07-31-14 Bird Field Note

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07-31-14 Bird Field Note

July 31, 2014

Kate Stone's Bird Field Note shows songbird banding, acoustic monitoring for black swifts, nighthawks, and hummingbirds.

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Kate Stone Bird Field Note Songbird Banding, Nighthawk, Hummingbirds, Black Swifts 7/25/14

Avian Science Center: Songbird Banding: July 17th, 24th

When birds molt prior to migration, they replace every feather on their body. The Townsend’s Warbler above exhibits wing molt, which occurs symmetrically on both wings. In order to have flight feathers of the best quality, songbirds typically molt a few feathers at a time to maximize quality of each feather. This strategy also allows them to maintain flight through the molt process. Birds also replace all of their body feathers, called contour feathers. The Yellow Warbler below molts new contour feathers on its belly.

A Black-headed Grosbeak showing the fleshy gape of the bill and fluffy body feathers indicative of a young bird.

Young songbirds often show drab plumage, similar to that of adult females, making them impossible to sex. In addition to a gape and fluffy body feathers, this young Common Yellowthroat has two light wing bars, only present on recent fledglings. It will lose these wing bars in its first molt.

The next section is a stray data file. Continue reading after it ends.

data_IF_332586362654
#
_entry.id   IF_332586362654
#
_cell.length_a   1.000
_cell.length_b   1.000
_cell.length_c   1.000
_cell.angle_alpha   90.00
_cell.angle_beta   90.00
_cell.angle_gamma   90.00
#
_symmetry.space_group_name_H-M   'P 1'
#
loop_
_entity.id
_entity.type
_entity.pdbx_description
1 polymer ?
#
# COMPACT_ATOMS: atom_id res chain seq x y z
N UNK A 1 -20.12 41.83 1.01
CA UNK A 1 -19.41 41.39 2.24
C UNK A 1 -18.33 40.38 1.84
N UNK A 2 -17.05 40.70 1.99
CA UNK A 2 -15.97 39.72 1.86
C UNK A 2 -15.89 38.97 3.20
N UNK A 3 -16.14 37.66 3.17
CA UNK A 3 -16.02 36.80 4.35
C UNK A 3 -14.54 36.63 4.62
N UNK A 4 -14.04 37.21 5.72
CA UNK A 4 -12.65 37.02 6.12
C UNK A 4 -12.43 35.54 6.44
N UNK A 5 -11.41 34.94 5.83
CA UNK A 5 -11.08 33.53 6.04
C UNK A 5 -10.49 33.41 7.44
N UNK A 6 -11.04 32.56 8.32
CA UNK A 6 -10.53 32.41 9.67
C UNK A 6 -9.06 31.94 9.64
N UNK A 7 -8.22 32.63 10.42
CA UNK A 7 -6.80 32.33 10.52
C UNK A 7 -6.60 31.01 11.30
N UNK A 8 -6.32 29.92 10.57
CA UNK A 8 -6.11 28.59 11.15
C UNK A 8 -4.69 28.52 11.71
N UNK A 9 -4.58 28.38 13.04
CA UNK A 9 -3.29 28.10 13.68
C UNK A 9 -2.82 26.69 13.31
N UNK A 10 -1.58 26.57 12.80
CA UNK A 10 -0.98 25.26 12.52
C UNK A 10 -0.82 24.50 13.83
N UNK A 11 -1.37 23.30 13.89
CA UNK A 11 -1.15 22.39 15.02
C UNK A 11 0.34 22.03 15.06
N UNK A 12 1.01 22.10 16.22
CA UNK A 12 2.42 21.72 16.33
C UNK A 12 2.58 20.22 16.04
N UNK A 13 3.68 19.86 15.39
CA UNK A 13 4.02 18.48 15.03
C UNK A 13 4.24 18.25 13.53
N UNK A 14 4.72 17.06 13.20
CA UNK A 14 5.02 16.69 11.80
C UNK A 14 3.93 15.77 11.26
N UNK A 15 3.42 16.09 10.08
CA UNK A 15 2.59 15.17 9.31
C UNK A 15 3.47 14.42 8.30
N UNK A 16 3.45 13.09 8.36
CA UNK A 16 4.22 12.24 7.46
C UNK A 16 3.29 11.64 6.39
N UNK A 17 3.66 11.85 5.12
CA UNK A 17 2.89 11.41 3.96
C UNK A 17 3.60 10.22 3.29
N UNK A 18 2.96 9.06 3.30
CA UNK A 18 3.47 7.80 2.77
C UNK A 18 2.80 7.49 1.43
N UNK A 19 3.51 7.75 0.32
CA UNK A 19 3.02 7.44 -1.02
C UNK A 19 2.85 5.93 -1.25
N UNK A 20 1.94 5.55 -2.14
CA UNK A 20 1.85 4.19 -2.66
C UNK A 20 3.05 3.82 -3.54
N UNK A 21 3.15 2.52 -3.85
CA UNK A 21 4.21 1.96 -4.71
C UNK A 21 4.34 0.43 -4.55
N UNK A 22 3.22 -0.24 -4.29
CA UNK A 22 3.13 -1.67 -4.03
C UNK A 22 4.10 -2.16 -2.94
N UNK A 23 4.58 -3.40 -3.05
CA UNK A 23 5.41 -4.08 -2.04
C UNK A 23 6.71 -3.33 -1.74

molt. Marirose found the third Common Nighthawk nest of the season on South Baldy Ridge.

A long, graduated tail and rufous throughout the body and under the tail indicate a Rufous Hummingbird.

ER A perched Rufous Hummingbird shows the long, graduated tail with slight rufous under the tail. This bird lacks rufous on its flanks, suggesting worn plumage of an adult female.

The Montana Black Swift Working Group asked us to apply some of our technological expertise to acoustically detect and monitor Black Swift breeding. We set up an acoustic monitor near the closest swift nest, approximately 20 miles southwest of MPG Ranch. Black Swifts typically nest next to or behind cascading waterfalls. Though they will likely never breed on the ranch, we have seen a few of them flying overhead during spring migration. DL

While checking the acoustic monitor, we confirmed at least one Black Swift incubating on a moss nest in the waterfall cavern. We could easily see it using a thermal imagery camera. Cold and wet nesting conditions limit Black Swifts to one nestling per year.

Previous Field Note

07-28-14 Bird Field Note